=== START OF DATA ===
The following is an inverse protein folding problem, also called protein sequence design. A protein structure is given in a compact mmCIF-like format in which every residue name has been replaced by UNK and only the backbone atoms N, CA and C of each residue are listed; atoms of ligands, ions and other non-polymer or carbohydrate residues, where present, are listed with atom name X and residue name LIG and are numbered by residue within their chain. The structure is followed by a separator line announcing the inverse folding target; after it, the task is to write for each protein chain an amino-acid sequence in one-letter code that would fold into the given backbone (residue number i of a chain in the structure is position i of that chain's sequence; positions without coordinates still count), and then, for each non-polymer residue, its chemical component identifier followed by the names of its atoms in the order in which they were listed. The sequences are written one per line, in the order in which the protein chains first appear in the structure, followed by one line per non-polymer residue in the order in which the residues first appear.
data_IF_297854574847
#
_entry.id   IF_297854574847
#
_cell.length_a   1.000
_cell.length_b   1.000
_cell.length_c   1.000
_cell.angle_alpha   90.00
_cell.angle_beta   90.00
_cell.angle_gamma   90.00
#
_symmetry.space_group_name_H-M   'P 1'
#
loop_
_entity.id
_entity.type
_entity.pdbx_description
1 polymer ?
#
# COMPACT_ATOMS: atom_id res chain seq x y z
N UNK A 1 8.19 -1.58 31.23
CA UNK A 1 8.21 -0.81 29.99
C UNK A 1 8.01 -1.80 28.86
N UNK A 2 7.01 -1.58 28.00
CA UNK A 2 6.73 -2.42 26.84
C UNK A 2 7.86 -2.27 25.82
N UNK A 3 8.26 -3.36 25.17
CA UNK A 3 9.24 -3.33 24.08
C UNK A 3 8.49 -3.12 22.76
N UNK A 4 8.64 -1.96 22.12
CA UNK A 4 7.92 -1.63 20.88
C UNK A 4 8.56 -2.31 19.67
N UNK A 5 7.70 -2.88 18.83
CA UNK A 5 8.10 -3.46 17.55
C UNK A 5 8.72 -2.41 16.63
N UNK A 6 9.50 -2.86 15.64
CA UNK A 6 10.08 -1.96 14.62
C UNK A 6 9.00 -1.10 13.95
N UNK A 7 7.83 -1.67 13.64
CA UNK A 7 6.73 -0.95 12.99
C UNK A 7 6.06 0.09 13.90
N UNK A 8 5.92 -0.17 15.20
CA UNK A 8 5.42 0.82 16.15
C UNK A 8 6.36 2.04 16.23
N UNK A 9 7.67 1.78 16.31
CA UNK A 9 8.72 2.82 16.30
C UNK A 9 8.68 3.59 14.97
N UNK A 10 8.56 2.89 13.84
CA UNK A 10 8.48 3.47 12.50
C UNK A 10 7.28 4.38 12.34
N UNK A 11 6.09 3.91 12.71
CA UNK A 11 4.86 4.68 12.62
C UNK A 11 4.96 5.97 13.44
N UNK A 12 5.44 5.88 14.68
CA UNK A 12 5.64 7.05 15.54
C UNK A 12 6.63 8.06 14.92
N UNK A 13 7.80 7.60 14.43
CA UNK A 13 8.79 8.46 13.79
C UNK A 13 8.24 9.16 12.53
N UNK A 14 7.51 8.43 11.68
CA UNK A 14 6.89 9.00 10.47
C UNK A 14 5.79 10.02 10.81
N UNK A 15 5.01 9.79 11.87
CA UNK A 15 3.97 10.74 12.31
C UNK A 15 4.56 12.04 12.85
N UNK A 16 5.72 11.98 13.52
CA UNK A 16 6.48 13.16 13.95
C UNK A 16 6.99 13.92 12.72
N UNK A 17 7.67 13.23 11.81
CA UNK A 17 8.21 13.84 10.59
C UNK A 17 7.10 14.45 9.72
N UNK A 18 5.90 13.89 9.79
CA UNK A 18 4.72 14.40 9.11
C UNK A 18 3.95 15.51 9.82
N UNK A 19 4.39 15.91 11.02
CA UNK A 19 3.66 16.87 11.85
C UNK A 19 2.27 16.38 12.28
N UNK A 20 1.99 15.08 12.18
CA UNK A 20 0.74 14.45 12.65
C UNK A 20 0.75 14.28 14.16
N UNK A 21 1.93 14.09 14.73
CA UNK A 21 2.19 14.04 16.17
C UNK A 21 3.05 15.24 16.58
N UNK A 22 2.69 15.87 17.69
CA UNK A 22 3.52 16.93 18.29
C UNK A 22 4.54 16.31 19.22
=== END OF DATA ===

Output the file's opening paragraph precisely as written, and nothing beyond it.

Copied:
The following is an inverse protein folding problem, also called protein sequence design. A protein structure is given in a compact mmCIF-like format in which every residue name has been replaced by UNK and only the backbone atoms N, CA and C of each residue are listed; atoms of ligands, ions and other non-polymer or carbohydrate residues, where present, are listed with atom name X and residue name LIG and are numbered by residue within their chain. The structure is followed by a separator line announcing the inverse folding target; after it, the task is to write for each protein chain an amino-acid sequence in one-letter code that would fold into the given backbone (residue number i of a chain in the structure is position i of that chain's sequence; positions without coordinates still count), and then, for each non-polymer residue, its chemical component identifier followed by the names of its atoms in the order in which they were listed. The sequences are written one per line, in the order in which the protein chains first appear in the structure, followed by one line per non-polymer residue in the order in which the residues first appear.